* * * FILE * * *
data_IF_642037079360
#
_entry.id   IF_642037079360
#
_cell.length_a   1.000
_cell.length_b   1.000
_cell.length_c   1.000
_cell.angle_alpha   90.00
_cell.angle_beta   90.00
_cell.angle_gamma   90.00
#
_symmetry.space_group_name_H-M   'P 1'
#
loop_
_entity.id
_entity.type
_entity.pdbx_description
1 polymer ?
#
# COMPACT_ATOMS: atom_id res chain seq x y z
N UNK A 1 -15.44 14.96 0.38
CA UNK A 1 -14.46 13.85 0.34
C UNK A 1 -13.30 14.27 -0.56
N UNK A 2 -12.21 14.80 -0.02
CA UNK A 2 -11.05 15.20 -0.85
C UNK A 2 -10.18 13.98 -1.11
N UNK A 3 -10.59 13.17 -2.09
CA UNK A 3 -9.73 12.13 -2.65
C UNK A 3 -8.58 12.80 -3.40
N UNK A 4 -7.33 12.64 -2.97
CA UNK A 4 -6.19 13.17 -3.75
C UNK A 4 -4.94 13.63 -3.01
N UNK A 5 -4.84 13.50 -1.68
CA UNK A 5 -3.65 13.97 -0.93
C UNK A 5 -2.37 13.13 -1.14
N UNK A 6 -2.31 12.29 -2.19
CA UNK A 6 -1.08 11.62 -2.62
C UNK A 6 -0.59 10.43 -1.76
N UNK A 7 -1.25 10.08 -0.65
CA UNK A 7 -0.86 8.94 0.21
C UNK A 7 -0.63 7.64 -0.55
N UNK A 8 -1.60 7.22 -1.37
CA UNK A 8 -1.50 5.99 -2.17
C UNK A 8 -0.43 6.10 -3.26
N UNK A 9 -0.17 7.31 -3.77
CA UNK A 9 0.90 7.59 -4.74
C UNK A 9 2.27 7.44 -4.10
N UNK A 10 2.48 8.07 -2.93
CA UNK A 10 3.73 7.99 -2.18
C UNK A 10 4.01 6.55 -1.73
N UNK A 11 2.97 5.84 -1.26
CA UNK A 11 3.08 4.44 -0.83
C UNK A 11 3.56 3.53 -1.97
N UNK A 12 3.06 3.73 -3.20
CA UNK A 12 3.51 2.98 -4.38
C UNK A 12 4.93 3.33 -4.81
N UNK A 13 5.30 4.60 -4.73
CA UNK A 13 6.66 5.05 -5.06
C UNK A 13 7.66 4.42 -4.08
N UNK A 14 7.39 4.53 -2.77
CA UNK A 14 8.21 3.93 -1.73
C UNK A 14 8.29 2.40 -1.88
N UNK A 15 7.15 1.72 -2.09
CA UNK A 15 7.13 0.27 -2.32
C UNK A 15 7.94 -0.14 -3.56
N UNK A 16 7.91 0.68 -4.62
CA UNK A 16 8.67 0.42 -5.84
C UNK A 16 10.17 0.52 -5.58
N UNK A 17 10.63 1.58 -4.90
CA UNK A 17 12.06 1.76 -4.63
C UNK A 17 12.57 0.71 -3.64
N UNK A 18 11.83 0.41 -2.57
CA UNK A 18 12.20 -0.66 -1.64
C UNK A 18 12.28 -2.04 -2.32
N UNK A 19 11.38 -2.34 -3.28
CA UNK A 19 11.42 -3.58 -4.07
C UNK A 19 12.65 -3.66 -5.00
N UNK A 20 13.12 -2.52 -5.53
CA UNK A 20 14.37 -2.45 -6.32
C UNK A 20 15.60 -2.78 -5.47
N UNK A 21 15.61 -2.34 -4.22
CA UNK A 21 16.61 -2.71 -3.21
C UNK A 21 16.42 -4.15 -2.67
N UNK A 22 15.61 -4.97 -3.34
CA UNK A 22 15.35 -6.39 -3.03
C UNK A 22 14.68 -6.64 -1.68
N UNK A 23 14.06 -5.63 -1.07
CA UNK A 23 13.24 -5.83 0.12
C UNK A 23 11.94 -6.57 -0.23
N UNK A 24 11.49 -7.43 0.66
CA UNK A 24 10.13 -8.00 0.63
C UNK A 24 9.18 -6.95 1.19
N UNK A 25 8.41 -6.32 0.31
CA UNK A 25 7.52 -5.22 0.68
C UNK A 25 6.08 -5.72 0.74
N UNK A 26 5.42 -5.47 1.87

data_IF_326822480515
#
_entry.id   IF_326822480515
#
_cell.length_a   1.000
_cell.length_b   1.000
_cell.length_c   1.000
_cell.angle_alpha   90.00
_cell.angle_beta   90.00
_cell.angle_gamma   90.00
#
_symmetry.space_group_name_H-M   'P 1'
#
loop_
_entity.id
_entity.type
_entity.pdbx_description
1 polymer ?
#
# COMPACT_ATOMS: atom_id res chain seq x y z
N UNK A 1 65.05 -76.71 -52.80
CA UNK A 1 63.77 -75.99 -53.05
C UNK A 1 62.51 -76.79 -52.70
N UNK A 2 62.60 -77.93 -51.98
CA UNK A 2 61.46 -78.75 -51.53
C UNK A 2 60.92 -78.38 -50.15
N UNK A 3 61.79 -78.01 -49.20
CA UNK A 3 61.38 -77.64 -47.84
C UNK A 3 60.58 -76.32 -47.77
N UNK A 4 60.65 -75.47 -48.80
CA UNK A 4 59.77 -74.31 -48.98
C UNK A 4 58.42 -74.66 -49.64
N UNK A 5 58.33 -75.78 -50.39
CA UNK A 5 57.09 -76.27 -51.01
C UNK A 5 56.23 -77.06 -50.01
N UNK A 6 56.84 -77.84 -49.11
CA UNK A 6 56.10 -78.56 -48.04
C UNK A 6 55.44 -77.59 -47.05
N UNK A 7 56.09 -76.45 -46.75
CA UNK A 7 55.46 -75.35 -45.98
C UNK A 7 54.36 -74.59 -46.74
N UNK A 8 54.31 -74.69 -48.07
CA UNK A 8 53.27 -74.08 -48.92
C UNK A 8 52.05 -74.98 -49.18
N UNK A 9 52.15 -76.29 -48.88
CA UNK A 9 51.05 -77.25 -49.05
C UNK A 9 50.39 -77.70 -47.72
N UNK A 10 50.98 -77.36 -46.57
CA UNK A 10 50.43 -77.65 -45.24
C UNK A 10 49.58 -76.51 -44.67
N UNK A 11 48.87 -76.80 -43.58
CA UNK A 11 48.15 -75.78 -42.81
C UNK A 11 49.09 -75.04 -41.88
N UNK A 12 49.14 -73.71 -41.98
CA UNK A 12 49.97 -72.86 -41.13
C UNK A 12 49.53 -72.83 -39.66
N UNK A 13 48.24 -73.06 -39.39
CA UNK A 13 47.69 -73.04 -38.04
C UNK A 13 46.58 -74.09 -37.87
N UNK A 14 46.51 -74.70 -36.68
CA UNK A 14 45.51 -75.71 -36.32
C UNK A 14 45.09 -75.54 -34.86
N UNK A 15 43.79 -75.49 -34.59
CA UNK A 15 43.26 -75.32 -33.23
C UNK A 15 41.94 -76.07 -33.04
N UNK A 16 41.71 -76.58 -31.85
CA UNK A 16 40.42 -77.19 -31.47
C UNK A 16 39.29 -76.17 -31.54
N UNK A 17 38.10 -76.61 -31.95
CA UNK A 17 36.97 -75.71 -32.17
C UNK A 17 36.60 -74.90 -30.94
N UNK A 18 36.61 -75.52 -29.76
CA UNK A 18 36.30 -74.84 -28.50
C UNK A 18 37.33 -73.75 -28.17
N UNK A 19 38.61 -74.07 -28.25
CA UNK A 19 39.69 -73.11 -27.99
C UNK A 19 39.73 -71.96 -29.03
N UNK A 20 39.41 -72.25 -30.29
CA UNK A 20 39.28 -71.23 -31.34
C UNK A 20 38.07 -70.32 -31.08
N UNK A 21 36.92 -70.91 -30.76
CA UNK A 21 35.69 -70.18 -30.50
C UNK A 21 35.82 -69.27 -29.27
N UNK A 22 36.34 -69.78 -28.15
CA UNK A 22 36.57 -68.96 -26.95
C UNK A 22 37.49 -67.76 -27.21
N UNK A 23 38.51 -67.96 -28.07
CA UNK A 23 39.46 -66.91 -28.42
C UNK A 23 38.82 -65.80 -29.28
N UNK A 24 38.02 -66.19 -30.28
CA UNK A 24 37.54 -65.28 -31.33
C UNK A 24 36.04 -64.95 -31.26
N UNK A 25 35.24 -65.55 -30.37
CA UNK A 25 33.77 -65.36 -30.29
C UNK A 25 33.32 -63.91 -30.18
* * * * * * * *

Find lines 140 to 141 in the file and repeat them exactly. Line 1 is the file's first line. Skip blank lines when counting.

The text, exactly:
C UNK A 8 52.05 -74.98 -49.18
N UNK A 9 52.15 -76.29 -48.88